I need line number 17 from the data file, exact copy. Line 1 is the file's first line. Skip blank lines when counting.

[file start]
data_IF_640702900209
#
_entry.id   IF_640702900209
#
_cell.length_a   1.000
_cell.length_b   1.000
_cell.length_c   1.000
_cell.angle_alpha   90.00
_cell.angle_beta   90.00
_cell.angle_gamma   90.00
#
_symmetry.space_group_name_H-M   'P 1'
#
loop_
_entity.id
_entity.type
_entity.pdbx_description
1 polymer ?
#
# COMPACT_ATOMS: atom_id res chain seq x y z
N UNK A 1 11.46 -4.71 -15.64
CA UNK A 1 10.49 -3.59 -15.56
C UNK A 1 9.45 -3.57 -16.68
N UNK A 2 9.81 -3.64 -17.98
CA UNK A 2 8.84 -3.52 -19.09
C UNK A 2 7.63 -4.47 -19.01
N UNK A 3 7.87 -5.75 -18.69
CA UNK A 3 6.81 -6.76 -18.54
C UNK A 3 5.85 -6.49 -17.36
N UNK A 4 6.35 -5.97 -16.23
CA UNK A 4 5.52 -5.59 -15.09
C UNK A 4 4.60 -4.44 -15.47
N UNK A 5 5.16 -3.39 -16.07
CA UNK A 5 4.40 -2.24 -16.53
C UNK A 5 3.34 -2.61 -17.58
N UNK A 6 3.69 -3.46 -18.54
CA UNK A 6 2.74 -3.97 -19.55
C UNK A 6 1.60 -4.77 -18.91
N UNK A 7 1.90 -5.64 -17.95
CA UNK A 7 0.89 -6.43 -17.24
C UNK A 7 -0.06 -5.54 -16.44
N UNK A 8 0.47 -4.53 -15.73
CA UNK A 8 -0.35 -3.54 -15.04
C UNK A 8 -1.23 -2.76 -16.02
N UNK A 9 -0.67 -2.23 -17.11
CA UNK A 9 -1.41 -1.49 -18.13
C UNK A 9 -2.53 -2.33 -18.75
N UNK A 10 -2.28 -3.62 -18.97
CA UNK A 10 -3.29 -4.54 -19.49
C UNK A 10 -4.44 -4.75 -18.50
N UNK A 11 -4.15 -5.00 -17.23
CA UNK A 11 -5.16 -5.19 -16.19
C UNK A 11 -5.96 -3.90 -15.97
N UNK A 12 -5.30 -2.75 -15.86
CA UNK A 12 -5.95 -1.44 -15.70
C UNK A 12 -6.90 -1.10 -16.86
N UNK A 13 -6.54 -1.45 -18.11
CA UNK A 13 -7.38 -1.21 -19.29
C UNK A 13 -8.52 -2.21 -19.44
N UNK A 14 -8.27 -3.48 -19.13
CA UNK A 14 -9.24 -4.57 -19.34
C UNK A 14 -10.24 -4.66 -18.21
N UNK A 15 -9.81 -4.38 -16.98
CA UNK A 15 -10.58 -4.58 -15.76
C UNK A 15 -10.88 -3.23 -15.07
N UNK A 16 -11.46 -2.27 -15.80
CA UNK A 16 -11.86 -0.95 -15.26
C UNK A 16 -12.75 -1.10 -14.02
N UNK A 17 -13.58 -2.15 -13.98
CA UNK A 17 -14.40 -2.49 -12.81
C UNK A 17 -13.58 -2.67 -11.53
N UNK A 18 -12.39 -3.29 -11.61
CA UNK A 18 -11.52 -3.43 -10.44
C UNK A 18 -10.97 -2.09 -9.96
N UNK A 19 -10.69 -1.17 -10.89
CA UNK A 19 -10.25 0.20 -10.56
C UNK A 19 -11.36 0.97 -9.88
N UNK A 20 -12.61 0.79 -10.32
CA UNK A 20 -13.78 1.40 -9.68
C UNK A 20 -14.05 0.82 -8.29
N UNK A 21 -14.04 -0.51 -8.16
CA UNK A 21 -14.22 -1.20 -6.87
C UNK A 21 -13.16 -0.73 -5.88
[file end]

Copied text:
_entity.pdbx_description